Census forms are dropping through letterboxes in Scotland. Some vital information is missing from them. They don't explain that key work for the census has been contracted to CACI UK, a wholly-owned British subsidiary of a US-based company that was involved in human rights abuses at Abu Ghraib Prison in Iraq.
The law requires every household to complete and return its census form (this can be done online). But enforcement of the law will be almost impossible.
When news of the contract award broke in July 2008 there were widespread calls for a change of mind. But the General Register Office of Scotland and the Scottish Government blocked every attempt to get the contract cancelled.
CACI International is a US-based defence contractor. From August 2003 until the early autumn of 2005 it was contracted to provide "interrogation services" for the US Army at Abu Ghraib prison in Iraq. While CACI staff were employed as interrogators at Abu Ghraib, prisoners were humiliated and tortured there by US military police. Photographs of the abuse shocked the world and led to the conviction of a number of low-ranking US soldiers by courts martial.
CACI International is now trying to block lawsuits brought against it in the US by former Abu Ghraib prisoners by claiming "official immunity." The US Supreme Court is currently considering whether to allow one of the lawsuits (involving over 250 Iraqi plaintiffs) to go ahead. Another case (involving 4 Iraqi plaintiffs) is currently before the US Court of Appeals for the 4th Circuit, in Richmond, Virginia. CACI International has not so far contested the substance of the allegations against it in court.
The company denies any wrongdoing. But is does not dispute its involvement with Abu Ghraib. Prisoners at Abu Ghraib were routinely held in circumstances that violate international human rights norms.
All the money that CACI UK makes belongs to CACI International. CACI International doesn't deserve Scottish taxpayers' money. And it certainly shouldn't be trusted with our personal data. Any data that comes into its hands would be available to the US Government under the Patriot Act. The Scottish Government acknowledges the problem and says that it has set up a contract structure that will prevent that happening. But intelligence work for the US Government is a mainstay of CACI International's business. It's difficult to believe that the safeguards put in place by the Scottish Government can really guarantee that personal data won't cross the Atlantic.
What can we do?
Census Day is on Sunday 27 March. Census staff will be collecting forms for at least a month after that.
The Scottish Government says "it would be impossible to carry out a census without the willing co-operation of the public." So don't give the census your willing co-operation. There is no legal requirement on people to co-operate with census staff. Most of them are temporary staff who know nothing of the links between the census and Abu Ghraib. So you might want to give them a copy of the Ethical Census flyer (download from http://bit.ly/cenflyer ). But don't give them any information that could help them carry out the census.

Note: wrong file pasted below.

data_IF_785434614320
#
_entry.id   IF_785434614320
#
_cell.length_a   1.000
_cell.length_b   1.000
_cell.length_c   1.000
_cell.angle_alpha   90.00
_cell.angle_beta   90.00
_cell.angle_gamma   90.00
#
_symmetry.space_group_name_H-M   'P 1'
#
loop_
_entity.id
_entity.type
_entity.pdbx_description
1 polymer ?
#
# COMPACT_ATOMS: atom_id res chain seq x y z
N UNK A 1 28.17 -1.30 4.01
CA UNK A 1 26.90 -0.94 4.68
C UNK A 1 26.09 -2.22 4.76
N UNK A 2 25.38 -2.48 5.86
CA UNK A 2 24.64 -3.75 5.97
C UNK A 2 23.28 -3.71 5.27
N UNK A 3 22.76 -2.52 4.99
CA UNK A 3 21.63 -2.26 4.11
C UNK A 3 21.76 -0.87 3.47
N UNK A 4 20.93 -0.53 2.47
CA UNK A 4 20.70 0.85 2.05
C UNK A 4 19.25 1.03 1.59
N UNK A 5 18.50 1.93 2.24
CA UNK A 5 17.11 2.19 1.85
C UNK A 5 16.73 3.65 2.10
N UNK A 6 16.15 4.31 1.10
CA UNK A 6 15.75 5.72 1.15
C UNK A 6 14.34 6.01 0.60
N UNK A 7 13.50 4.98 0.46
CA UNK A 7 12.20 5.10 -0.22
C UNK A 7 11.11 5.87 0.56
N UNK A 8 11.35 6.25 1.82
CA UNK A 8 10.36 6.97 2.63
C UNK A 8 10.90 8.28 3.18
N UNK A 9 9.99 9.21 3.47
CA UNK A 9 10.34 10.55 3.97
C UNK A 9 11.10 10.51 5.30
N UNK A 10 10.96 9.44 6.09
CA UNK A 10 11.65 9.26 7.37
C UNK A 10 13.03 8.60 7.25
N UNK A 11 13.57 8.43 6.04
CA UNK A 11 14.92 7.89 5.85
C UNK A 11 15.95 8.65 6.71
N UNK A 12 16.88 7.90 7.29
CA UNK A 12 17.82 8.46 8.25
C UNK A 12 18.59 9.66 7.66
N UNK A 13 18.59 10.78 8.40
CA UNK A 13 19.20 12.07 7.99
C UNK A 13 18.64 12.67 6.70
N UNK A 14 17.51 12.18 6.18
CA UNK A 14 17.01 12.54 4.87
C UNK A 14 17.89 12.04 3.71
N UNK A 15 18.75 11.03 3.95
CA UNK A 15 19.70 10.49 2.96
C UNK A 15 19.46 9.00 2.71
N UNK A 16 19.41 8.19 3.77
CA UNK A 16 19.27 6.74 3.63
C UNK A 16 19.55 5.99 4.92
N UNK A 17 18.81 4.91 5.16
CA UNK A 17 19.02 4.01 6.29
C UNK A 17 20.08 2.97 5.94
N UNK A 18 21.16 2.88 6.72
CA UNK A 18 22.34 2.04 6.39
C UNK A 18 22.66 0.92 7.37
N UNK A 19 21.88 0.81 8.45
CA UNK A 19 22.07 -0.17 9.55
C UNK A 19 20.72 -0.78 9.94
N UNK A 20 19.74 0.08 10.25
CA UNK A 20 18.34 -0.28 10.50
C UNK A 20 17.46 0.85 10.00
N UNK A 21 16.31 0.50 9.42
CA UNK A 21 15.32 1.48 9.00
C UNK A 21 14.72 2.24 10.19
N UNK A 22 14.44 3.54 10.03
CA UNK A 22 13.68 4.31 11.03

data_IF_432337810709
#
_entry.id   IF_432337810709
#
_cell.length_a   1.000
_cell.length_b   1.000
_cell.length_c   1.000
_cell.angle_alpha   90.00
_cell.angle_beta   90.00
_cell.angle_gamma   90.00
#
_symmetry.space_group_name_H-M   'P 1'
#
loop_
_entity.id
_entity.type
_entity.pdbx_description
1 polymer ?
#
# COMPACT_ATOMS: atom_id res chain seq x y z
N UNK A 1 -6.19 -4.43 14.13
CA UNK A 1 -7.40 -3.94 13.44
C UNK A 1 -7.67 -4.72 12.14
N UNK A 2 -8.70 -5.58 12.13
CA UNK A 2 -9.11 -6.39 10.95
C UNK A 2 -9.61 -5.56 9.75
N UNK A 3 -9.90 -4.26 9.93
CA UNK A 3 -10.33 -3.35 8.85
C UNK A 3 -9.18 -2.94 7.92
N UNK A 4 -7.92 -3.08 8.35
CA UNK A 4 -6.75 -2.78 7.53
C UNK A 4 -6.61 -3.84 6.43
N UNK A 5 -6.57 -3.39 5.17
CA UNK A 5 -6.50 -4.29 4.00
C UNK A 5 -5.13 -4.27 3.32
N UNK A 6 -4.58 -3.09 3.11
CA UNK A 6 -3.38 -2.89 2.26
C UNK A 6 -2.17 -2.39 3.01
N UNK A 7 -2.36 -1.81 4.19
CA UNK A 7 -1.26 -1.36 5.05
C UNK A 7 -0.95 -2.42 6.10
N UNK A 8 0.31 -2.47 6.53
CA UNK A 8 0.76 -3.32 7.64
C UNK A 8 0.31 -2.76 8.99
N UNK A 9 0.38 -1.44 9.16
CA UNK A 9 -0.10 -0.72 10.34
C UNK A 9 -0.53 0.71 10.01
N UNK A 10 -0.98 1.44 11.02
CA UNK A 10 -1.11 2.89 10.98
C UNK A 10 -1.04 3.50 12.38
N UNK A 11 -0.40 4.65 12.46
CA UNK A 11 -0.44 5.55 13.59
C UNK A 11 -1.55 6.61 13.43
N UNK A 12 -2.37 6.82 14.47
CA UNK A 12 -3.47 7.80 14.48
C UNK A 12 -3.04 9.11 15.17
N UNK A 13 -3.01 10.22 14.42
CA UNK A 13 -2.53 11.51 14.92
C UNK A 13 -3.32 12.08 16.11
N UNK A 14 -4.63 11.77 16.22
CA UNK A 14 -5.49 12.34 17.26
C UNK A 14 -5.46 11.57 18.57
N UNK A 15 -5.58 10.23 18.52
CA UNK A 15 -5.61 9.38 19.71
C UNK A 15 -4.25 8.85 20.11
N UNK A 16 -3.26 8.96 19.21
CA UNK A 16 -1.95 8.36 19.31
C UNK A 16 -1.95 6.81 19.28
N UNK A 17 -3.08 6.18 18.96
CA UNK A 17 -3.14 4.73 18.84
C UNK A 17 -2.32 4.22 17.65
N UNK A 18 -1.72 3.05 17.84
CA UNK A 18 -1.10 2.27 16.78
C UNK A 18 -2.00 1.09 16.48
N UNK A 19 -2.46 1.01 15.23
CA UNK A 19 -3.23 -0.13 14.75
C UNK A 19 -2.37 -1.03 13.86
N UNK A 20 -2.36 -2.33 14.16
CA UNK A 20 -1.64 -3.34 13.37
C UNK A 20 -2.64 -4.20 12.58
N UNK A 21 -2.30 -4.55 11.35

Don't be in a hurry to return your census form. And don't fill it in online.
If you don't eventually return your census form you could be prosecuted and, if convicted, you could be fined a maximum of £1000. In the last census (in 2001), over 200,000 people went missing. Just 3 people were convicted for refusing to return their census forms. One of them was fined £200. The other two were fined £50.
Why is it so hard to obtain convictions?
After the 2001 census the Register Office said:
"For refusals' to be successfully prosecuted, a complicated and time-consuming process had to be undertaken by field managers to ensure that the necessary documentary evidence was in place. This involves warning letters pointing out the legal obligation, extra visits, and the taking, witnessing and signing of an interview 'under caution' in which the refusal is admitted by the person responsible for completing the form. Potential refusals are allowed legal representation at this interview which can complicate the process further." (my emphasis).
So if you are interviewed under caution, you should exercise your right to silence, regardless of whether you filled in your census form or not. That's all part of the perfectly legal process of withholding "willing co-operation." Without an admission, a "successful" prosecution would be extremely difficult.
Census data isn’t essential for policy-making. It's just one of a range of statistical tools. Census data has often in the past been used to justify fewer services. Scotland's census doesn't deserve to succeed. Let's make it a monument to the struggle to end corporate and state impunity over human rights violations.
Far too few people know about Scotland's census scandal. So please print off a few copies of the flyer, ask your friends to visit the website, and post a link on any blogs or websites you have access to.
Don't let then get away with it!